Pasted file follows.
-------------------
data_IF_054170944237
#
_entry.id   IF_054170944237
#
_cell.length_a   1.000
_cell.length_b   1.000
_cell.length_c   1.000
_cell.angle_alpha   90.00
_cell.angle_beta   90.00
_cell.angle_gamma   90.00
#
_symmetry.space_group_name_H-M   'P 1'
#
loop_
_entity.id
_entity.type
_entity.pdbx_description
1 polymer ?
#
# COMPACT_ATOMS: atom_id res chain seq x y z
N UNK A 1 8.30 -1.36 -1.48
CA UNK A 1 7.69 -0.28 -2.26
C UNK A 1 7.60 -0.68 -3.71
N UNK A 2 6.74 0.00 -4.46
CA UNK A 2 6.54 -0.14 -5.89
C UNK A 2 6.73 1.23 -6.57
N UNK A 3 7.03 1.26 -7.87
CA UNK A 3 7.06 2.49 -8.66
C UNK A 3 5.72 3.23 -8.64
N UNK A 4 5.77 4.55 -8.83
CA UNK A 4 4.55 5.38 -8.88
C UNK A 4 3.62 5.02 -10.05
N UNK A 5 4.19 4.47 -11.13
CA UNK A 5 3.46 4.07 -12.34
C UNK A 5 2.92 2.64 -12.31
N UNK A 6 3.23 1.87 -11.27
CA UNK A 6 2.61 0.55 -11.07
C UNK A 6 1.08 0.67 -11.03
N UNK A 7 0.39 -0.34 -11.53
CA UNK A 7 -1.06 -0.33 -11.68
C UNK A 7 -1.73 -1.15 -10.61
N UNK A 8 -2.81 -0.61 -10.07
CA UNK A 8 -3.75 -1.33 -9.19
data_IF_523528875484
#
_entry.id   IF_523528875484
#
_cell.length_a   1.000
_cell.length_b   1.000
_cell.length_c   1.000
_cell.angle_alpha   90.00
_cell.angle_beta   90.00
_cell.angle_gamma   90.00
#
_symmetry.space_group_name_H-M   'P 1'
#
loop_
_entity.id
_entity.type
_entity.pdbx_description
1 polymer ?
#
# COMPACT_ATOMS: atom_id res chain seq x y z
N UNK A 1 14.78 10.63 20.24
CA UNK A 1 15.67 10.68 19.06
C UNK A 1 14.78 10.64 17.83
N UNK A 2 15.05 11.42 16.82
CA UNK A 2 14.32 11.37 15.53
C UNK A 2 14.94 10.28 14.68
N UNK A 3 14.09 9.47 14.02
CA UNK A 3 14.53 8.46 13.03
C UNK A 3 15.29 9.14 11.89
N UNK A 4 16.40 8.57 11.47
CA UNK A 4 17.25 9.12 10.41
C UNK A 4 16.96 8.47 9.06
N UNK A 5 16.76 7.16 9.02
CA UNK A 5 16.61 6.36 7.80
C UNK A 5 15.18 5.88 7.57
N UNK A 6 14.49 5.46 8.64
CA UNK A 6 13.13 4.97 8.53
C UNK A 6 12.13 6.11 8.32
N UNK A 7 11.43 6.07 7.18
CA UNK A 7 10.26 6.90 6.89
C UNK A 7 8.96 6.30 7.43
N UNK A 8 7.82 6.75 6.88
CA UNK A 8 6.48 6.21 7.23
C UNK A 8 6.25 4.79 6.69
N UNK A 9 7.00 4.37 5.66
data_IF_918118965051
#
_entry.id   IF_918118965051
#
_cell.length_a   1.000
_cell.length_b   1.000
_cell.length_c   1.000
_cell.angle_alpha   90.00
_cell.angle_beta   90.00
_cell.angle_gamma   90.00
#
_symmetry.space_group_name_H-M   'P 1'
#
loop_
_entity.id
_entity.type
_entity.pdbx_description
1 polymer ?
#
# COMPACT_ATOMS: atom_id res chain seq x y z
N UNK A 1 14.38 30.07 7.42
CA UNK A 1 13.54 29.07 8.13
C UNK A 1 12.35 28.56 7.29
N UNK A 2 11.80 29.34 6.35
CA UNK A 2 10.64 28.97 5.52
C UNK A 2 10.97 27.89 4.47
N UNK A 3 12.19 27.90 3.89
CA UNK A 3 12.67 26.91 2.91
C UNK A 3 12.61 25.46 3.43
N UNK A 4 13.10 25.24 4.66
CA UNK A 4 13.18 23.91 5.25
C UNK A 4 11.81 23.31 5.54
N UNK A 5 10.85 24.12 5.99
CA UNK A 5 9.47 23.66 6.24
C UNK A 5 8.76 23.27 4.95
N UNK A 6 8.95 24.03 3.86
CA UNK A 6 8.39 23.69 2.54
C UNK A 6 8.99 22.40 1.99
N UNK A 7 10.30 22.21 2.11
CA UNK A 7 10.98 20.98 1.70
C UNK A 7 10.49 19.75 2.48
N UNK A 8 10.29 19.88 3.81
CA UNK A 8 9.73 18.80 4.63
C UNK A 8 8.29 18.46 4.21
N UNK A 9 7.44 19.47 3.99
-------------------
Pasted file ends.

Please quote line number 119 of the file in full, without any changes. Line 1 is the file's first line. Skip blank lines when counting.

CA UNK A 4 13.18 23.91 5.25